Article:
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Another Tool for Building a Safer Neighborhood

March 31, 2011
By

The weather is heating up and we can expect the activity in the streets to heat up as well. We insist that Austin residents get the same level of police service as any other community. If there is a shortage of police manpower, no area of Chicago should experience a greater loss than any other.

 The police  and the OEMC have refused our requests for data comparing our service level with the service level in other neighborhoods. As residents, we must start to capture the data that will inform the police department of our actual experience.

 The strategy we propose consists of three parts.

  1. 911 Call Log
  2. 911 Call Tree
  3. FOIA Request

 Place 911 Call and Create a Log

Each time you make a call, you must keep a record of the call. You will need to capture the following information about the call:

  • Date
  • Time
  • Type of Problem
  • Time you witness police response, if any

 Create a Call Tree and get other residents to call about the incident

Safety is a concern for all of us. We must not allow the police or others to ignore the needs of our community. We need more than one person to report each incident. When you make a call to 911, you must inform others so that they can also call 911 to report the incident.

 A Call Tree which lists the names of others who are willing to call has to be developed. Neighbors need to come together to get 10 or 20 residents to agree to support each other by making calls as a group.

 Prepare a FOIA Request to find out how call was handled

FOIA is an acronym for the Freedom of Information Act. FOIA is an open-government law grounded in the principle that the public should be able to access public records and information about the workings of their government.

 We have a right to find out how the Police Department handled our call. We can find out by submitting a written FOIA request to the OEMC, Office of Emergency Management Communication.

  • No specific format is required.
  • No standard form is required.
  • No reason for your request is necessary.
  • Be as specific as possible about what records you are requesting.
  • Include your name and contact information 

Here is a sample prepared by the Better Government Association

 January 1, 2010

Dear FOIA Officer (use specific name):

This is a request under the Freedom of Information Act.

I would like copies of records of all of your agency’s current employees and officers, including each person’s name, title, hire date, current salary and overtime paid in 2006.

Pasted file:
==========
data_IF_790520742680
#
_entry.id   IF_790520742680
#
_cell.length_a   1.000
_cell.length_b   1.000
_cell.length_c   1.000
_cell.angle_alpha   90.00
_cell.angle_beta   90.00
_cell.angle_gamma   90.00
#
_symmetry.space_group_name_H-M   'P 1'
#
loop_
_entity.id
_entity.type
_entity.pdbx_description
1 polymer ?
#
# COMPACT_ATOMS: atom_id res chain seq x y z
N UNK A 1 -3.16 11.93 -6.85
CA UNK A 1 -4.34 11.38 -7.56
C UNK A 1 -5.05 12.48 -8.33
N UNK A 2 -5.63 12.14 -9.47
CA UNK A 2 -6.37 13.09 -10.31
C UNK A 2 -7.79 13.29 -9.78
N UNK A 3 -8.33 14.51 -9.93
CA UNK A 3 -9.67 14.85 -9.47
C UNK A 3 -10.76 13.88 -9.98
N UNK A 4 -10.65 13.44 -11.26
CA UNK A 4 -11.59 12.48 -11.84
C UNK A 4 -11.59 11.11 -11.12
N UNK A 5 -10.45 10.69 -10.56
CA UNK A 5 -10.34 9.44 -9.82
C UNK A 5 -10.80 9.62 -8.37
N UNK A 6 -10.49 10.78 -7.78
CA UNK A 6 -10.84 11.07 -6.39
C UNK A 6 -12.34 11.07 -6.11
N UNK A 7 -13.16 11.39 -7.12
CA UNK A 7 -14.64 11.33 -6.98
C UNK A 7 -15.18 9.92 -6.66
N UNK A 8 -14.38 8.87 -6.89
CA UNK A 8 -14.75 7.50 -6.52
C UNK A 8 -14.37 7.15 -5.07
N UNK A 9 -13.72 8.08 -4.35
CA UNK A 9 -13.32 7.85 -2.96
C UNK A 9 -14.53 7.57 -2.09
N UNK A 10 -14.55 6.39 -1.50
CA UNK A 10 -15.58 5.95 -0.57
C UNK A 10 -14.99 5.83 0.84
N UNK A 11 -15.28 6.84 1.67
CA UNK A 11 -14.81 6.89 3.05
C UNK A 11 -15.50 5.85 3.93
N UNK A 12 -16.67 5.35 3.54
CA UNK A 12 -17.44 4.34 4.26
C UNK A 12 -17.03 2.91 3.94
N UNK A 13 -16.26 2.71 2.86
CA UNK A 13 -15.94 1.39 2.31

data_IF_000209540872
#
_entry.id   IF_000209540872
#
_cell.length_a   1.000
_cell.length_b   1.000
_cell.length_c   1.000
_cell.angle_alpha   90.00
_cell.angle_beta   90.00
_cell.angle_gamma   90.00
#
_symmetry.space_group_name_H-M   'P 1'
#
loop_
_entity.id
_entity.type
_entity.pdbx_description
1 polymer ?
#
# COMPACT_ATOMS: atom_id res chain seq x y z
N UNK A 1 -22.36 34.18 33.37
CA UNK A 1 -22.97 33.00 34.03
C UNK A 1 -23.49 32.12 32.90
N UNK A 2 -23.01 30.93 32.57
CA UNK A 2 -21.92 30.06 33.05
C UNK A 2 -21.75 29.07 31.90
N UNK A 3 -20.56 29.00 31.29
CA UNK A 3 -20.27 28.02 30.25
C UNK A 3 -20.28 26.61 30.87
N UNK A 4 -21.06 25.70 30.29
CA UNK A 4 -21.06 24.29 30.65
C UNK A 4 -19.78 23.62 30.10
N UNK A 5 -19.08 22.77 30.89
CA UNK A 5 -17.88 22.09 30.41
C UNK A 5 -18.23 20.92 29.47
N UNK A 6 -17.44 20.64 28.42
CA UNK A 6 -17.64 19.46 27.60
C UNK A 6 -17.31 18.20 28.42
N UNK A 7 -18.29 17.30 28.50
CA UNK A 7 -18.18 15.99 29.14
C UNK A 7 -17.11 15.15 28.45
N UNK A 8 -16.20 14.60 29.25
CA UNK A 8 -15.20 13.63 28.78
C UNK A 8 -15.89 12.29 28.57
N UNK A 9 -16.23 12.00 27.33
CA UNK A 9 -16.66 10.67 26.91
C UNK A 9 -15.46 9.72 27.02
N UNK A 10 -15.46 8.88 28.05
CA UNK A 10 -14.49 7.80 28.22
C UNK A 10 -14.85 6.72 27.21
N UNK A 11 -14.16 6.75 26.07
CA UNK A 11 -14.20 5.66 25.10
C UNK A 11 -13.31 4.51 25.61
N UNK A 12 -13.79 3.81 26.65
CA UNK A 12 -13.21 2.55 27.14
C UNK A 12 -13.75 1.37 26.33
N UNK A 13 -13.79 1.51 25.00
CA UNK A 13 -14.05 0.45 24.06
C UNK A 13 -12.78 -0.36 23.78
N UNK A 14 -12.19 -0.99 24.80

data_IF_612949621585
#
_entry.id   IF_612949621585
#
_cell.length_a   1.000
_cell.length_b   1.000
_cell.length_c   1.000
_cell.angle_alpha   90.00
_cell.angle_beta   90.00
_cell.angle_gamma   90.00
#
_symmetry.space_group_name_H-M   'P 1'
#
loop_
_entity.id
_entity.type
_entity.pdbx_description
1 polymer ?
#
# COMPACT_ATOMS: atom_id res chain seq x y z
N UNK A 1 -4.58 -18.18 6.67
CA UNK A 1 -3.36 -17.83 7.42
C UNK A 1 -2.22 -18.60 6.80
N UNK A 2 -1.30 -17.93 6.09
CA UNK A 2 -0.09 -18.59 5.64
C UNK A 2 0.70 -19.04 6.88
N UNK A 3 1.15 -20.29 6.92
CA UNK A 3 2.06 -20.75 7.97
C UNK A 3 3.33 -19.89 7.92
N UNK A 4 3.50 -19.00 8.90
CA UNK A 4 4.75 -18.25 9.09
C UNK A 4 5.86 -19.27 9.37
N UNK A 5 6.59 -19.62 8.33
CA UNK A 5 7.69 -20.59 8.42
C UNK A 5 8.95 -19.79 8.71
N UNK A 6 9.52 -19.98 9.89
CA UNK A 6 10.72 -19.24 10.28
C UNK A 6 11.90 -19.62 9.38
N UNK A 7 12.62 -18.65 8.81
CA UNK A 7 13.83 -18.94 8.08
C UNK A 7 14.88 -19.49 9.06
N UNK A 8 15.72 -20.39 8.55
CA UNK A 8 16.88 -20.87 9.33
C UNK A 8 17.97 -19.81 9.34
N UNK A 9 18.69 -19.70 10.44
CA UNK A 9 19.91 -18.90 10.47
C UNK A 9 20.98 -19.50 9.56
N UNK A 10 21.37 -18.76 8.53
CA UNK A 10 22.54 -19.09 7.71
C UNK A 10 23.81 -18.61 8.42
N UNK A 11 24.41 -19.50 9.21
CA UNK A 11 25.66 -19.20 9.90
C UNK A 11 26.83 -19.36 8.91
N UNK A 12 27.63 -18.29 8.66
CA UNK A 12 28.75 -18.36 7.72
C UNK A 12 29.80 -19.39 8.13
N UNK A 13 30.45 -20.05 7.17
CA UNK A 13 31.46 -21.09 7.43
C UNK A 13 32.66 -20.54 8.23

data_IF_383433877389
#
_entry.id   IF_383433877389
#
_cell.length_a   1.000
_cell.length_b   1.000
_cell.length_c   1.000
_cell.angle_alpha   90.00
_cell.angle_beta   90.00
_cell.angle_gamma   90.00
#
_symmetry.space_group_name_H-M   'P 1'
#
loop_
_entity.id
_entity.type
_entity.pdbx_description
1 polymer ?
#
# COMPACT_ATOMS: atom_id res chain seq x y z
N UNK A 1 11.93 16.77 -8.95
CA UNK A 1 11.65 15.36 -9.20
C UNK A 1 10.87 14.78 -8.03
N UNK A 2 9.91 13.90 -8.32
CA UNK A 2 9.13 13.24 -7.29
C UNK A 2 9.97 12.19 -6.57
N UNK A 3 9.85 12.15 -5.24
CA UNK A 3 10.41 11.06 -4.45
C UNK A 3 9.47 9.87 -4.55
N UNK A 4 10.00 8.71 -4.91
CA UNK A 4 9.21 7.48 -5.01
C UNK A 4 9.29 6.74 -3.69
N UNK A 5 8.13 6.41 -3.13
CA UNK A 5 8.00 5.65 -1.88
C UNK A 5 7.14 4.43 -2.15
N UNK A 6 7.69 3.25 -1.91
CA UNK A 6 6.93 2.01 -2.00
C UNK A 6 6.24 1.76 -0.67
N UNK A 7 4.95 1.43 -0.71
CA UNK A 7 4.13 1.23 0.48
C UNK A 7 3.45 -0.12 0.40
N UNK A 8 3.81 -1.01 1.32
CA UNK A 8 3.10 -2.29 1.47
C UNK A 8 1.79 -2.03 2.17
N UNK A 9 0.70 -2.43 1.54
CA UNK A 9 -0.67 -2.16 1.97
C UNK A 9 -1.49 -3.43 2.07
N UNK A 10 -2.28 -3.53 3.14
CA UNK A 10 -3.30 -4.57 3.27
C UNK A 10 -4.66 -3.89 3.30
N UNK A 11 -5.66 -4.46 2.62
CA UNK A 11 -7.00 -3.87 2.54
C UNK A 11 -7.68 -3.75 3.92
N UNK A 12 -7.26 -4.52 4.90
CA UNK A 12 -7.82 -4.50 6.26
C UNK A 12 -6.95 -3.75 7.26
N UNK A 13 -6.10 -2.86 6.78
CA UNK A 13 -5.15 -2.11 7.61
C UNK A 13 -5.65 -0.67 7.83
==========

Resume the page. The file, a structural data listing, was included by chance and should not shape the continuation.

Please send a copy of the records to me at the address below. I would also be happy to accept the records electronically. Because these records are in the public interest, I ask that you waive any reproduction fee.

If you deny this request, please tell me on what grounds, and to whom I should appeal.

Thank you,

  • Mary Frances O’Connor
    Better Government Association
    223 West Jackson
    Chicago, IL 60606
    312-821-9026
    mfoconnor@bettergov.org

 

At our March meeting, we distributed sample forms for use by residents.

If you would like to be on the 911 Call Tree, send us your preferred contact number and we’ll add you to the list.

 If you’d like a form for use for FOIA requests, contact us. As stated above, no special form is necessary but we can give you a sample.

 As a group, we would collect this information over a period of weeks. We would then review it and compare it with the data from another neighborhood in Chicago. That analysis would determine our next steps in our effort to achieve an equal allocation of police services.

 This is just one more way that we can address the issue of safety in our community. We must still continue to participate in CAPS, to inform our alderman of the problems, and to manage our own homes.

One Response to Another Tool for Building a Safer Neighborhood

  1. Jerry Parker on April 1, 2011 at 7:54 am

    Tomorrow there is a public meeting of the Community Renewal Society’s High Hopes campaigners, Ms.Richardon-Lowry, president of CPS school board,and concerned public. (Hopes = Healing Over the Punishment of Expulsions and Suspensions.) High Hopes supporters advocate a 40% decrease in about CPS’s approximately 40,000 suspensions and 700 expulsions per year. They want more Restorative Justice programs as called for in 2007 when CPS revised its Student Code of Conduct. will meet with the concerned public. MEETING IS SAT 4/2, 11AM-12:30PM, ROOSEVELT UNIVERSITY, 430 S. MICHIGAN, 10TH-FLOOR LIBRARY. Here’s an aspect of the problem that might concern CANA members/friends: “African-American male students, who make up 23% of CPS students, got 48% of suspensions and 57% of expulsions.” (“Reaching Black Boys,” a 2010 report by Catalyst Chicago.)

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